A collector’s paradise

Sotheby’s hosts art treasures from England’s Chatsworth House in its newly expanded galleries on York Ave

| 02 Aug 2019 | 12:42

Who can forget Keira Knightley, as Elizabeth Bennet, roaming the sculpture gallery at Pemberley, Mr. Darcy’s manse, in the 2005 film adaptation of “Pride and Prejudice”? It turns out the scene was shot at Chatsworth House in Derbyshire, in a room filled with sculptures acquired over centuries by the Cavendish family, aristocrats who were mad about collecting fine art, furniture, ceramics, silver, jewels, books and textiles — treasures galore.

Chatsworth’s current proprietor, the 12th Duke of Devonshire, goes by the nickname “Stoker.” He and his wife Amanda, the Duchess of Devonshire, are guardians of this historic cache, one of the finest private collections of art and objects in Europe, acquired over 500 years by 16 generations of Cavendishes.

Some 45 choice specimens from the Devonshire Collection were selected to travel to New York this summer for a presentation at Sotheby’s, nicely coinciding with the auction house’s 275th anniversary celebration in 2019. (None of the items are for sale; see the adjacent Chatsworth-themed exhibit if you are in the mood to buy.)

A Passion for the “New”

The pieces reflect the tastes of the owners. The 2nd Duke was fond of Old Master drawings, the 6th Duke of sculpture, especially works by Antonio Canova and Raffaelle Monti. Note the latter’s “Veiled Vestal Virgin” (c. 1846-47), with its extraordinary marble veil — especially if you missed its star-turn opposite Keira Knightley in “Pride.”

Thomas Lawrence’s portrait of the 6th Duke, William Spencer Cavendish, dated 1811, hangs in the same room, along with a trio of 17th century paintings that includes Rembrandt’s “Portrait of an Old Man” (1651), rarely seen at Chatsworth, which is open to the public. Oddly enough, what unites the collection, which spans the 16th to 21st centuries, is its contemporaneousness. The fine art and the decorative art, the furniture and the costumes, are largely a reflection of successive occupants’ fancy for the latest styles and fashions — a passion for the “new.”

These collectors were rooted in their times, and they were not afraid to break with tradition and go with their gut if it felt right. The current Duke and Duchess’ approach can be summed up as: “If you like something enough you should collect it if you can, and disregard other people’s opinions.”

Hence the display in the second gallery, a showcase for cutting-edge 21st century sculpture and furniture mixed in with paintings and drawings from the 20th century by the likes of Picasso and Lucian Freud. All the works were commissioned, except for Picasso’s early “Self-Portrait in Front of the Moulin Rouge, Paris” (1901).

Extravagant Items in Extravagant Settings

The 11th Duke and Duchess, parents of Stoker, took a special interest in acquiring contemporary art and befriended Freud, grandson of Sigmund Freud. Lucian was commissioned to paint likenesses of both the Duke and Duchess. The expressive, world-weary “Woman in a White Shirt” (1958-60) was well received by the Duchess (“Debo,” the former Deborah Mitford). But alas, as Stoker recalls, his parents’ friends “so disliked it that some of them refused to be in the sitting room with it unless it was completely covered.”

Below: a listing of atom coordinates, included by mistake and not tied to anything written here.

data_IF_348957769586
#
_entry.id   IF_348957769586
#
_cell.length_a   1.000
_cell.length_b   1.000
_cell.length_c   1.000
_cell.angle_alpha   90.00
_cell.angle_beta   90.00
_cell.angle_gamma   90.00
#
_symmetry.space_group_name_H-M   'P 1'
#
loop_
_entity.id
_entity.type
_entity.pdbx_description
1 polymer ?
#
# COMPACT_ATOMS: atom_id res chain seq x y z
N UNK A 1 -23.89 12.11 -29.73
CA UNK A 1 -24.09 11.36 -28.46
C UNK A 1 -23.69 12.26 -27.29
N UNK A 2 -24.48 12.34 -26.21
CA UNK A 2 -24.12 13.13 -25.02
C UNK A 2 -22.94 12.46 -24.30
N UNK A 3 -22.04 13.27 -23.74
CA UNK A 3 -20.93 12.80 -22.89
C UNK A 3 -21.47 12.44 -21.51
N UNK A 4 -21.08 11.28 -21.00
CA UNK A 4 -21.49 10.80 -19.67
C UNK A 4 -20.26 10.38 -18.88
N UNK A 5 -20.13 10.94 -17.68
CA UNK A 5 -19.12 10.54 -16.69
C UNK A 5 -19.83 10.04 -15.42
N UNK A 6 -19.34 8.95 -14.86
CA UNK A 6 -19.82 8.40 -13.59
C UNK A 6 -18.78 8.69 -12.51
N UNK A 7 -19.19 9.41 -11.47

Those oddly configured chairs and love seat in the gallery, the “Enignum” pieces (2010, 2016), are the handiwork of Irish furniture maker Joseph Walsh, whose designs the present Duke discovered by chance in a shop window on Bleecker Street. A relationship ensued, and the Duke now proclaims: “Apart from some of our contemporary ceramics, Joseph Walsh’s furniture gives us more pleasure than anything we have collected.”

Part of the fun here is seeing extravagant items, like the Devonshire diamond tiara, in extravagant settings, created by Broadway’s David Korins, the scenic designer of “Hamilton.” He’s isolated interesting architectural details from Chatsworth House, such as the claw foot of a table, and created large-scale, sculptural equivalents to frame or complement the treasures.

No surprise, the historic part of the collection holds its own in this arena. The sight of Thomas Gainsborough’s portrait of society hostess Georgiana Cavendish (c. 1776) — a Spencer, wife of the 5th Duke of Devonshire and a gambling addict — sparks another eureka moment: she’s the figure portrayed in that other period film starring Keira Knightley, “The Duchess,” based on Amanda Foreman’s biography.

A Digital Portrait and a Da Vinci

At Sotheby’s, Georgiana faces off in the family-portrait space with John Singer Sargent’s classic oil painting, “Evelyn, Duchess of Devonshire” (1902), and a real curveball, Michael Craig-Martin’s kaleidoscopic “Digital Portrait of Laura, Lady Burlington” (2010), a “live” computer image of the daughter-in-law of the present Duke and Duchess. And, no, your eyes are not fooling you: Laura’s features and clothing are changing color. She never looks the same.

Something old, something new may best describe the curatorial MO here. The Old Master drawings, one of the collection’s big draws, speak volumes about connoisseurship. Leonardo da Vinci’s “Leda and the Swan” (c. 1506), acquired by either the 2nd or 3rd Duke in the 18th century, is on view, the first time the mythological drawing has traveled to New York since 2003. It was loaned out to a Leonardo exhibit in Milan in 1939 and survived the Second World War with minimal damage — just a white mark in the middle of Leda’s abdomen.

Call it a win for the Devonshire Collection and art lovers who visit Sotheby’s this summer.